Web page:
The Subterranean Prisons Known as the Wells--Lawrence's Vengeance-- I Enter into a Correspondence With Another Prisoner, Father Balbi: His Character--I Plan With Him a Means of Escape--How I Contrived to Let Him Have My Pike I Am Given a Scoundrelly Companion: His Portrait.

I was thus anxious and despairing when two of the guards brought me my bed. They went back to fetch the rest of my belongings, and for two hours I saw no one, although the door of my cell remained open. This unnatural delay engendered many thoughts, but I could not fix exactly on the reason of it. I only knew that I had everything to fear, and this knowledge made me brace up my mind so that I should be able to meet calmly all possible misfortunes.

Besides The Leads and The Fours the State Inquisitors also possess certain horrible subterranean cells beneath the ducal palace, where are sent men whom they do not wish to put to death, though they be thought worthy of it.

These subterranean prisons are precisely like tombs, but they call them "wells," because they always contain two feet of water, which penetrates from the sea by the same grating by which light is given, this grating being only a square foot in size. If the unfortunates condemned to live in these sewers do not wish to take a bath of filthy water, they have to remain all day seated on a trestle, which serves them both for bed and cupboard. In the morning they are given a pitcher of water, some thin soup, and a ration of army bread which they have to eat immediately, or it becomes the prey of the enormous water rats who swarm in those dreadful abodes. Usually the wretches condemned to The Wells are imprisoned there for life, and there have been prisoners who have attained a great age. A villain who died whilst I was under the Leads had passed thirty-seven years in The Wells, and he was forty-four when sentenced. Knowing that he deserved death, it is possible that he took his imprisonment as a favour, for there are men who fear nought save death. His name was Beguelin. A Frenchman by birth, he had served in the Venetian army during the last war against the Turks in 1716, under the command of Field-Marshal the Count of Schulenbourg, who made the Grand Vizier raise the siege of Corfu. This Beguelin was the marshal's spy. He disguised himself as a Turk, and penetrated into the Mussulman quarters, but at the same time he was also in the service of the Grand Vizier, and being detected in this course he certainly had reason to be thankful for being allowed to die in The Wells. The rest of his life must have been divided between weariness and hunger, but no doubt he often said, 'Dum vita superest, bene est'.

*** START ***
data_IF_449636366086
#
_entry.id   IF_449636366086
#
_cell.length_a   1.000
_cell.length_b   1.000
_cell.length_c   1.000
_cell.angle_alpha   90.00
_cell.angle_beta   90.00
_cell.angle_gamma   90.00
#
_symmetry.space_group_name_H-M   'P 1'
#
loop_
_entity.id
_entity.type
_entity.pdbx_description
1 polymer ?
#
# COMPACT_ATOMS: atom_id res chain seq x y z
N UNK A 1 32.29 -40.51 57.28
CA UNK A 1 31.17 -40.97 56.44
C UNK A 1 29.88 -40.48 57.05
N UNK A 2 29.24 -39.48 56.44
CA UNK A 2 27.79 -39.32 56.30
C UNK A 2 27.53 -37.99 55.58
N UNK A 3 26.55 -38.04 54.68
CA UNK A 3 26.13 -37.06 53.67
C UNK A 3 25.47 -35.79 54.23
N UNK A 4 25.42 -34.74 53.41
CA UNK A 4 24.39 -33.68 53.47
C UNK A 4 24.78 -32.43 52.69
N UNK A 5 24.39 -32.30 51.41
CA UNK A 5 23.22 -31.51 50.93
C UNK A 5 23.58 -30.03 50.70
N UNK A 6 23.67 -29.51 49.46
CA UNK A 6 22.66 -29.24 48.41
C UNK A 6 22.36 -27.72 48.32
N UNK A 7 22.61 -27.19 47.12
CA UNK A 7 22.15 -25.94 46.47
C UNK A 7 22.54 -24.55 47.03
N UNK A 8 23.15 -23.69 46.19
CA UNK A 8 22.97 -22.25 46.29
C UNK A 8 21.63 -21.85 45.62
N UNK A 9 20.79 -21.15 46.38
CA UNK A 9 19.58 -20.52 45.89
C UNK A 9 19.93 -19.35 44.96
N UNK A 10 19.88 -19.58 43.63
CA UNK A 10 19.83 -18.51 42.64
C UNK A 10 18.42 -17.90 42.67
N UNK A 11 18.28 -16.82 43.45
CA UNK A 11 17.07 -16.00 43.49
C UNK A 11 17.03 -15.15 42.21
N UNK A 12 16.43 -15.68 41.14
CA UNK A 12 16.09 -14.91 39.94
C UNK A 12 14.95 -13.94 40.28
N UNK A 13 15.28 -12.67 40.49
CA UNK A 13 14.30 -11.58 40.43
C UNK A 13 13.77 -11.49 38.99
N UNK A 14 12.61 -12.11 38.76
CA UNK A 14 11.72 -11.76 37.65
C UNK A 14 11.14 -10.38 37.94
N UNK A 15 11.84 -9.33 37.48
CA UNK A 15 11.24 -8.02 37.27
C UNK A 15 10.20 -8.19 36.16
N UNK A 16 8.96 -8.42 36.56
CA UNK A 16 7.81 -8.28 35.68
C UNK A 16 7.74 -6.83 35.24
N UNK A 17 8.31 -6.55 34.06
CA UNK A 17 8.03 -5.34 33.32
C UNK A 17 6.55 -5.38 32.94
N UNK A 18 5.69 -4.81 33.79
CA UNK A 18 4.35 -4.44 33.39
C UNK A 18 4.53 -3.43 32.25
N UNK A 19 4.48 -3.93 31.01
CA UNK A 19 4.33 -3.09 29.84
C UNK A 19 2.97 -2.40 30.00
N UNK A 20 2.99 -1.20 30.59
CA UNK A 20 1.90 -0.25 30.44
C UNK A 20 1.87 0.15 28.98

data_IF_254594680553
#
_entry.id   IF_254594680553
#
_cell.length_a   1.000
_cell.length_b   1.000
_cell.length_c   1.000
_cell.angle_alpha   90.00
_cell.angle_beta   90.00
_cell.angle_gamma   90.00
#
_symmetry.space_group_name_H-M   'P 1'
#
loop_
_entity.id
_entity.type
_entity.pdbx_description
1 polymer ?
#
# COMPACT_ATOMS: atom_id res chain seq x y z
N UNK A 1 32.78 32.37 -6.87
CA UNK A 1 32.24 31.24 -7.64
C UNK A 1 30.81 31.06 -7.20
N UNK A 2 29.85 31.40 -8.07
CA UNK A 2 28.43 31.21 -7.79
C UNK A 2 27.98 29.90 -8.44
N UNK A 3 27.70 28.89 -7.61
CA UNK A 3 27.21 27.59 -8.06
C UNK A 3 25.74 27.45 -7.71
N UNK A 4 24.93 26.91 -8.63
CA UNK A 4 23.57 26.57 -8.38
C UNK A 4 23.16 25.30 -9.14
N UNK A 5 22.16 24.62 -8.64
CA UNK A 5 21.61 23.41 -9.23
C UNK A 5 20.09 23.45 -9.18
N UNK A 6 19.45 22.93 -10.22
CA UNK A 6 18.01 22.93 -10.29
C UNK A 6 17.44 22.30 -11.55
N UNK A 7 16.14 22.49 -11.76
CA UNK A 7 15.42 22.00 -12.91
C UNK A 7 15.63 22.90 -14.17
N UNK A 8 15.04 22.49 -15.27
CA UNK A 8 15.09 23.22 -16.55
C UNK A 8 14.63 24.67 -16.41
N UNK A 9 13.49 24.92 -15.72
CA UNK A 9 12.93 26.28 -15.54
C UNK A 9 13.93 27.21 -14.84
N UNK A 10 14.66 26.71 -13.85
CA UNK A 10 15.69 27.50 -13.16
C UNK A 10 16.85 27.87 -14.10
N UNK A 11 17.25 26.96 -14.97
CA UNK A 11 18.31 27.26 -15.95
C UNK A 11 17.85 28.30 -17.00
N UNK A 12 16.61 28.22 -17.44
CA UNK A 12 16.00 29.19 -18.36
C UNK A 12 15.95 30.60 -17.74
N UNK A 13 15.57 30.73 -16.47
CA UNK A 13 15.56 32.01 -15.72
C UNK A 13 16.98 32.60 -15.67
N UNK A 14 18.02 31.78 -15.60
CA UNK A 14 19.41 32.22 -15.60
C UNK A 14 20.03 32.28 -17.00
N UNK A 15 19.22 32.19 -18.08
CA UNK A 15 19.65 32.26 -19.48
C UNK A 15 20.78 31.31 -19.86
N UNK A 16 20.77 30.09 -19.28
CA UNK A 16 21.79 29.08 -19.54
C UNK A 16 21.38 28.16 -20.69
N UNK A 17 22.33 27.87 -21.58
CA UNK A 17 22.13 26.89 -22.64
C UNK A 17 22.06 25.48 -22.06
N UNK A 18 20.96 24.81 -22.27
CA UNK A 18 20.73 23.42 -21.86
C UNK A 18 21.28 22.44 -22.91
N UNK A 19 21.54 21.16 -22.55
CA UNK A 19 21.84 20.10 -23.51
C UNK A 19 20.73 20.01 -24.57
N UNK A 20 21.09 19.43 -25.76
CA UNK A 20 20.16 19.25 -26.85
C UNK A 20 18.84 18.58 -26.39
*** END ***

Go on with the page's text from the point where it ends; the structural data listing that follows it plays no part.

I have seen at Spiegelberg, in Moravia, prisons fearful in another way. There mercy sends the prisoners under sentence of death, and not one of them ever survives a year of imprisonment. What mercy!

During the two mortal hours of suspense, full of sombre thoughts and the most melancholy ideas, I could not help fancying that I was going to be plunged in one of these horrible dens, where the wretched inhabitants feed on idle hopes or become the prey of panic fears. The Tribunal might well send him to hell who had endeavoured to escape from purgatory.

At last I heard hurried steps, and I soon saw Lawrence standing before me, transformed with rage, foaming at the mouth, and blaspheming God and His saints. He began by ordering me to give him the hatchet and the tools I had used to pierce the floor, and to tell him from which of the guards I had got the tools. Without moving, and quite calmly, I told him that I did not know what he was talking about. At this reply he gave orders that I should be searched, but rising with a determined air I shook my fist at the knaves, and having taken off my clothes I said to them, "Do your duty, but let no one touch me."

They searched my mattress, turned my bed inside out, felt the cushions of my arm-chair, and found nothing.

"You won't tell me, then, where are the instruments with which you made the hole. It's of no matter, as we shall find a way to make you speak."

"If it be true that I have made a hole at all, I shall say that you gave me the tools, and that I have returned them to you."

At this threat, which made his followers smile with glee, probably because he had been abusing them, he stamped his feet, tore his hair, and went out like one possessed. The guards returned and brought me all my properties, the whetstone and lamp excepted. After locking up my cell he shut the two windows which gave me a little air. I thus found myself confined in a narrow space without the possibility of receiving the least breath of air from any quarter. Nevertheless, my situation did not disturb me to any great extent, as I must confess I thought I had got off cheaply. In spite of his training, Lawrence had not thought of turning the armchair over; and thus, finding myself still possessor of the iron bar, I thanked Providence, and thought myself still at liberty to regard the bar as means by which, sooner or later, I should make my escape.

Memoirs of Casanova Volume 2e Under the Leads Page 21

Memoirs of Jacques Casanova

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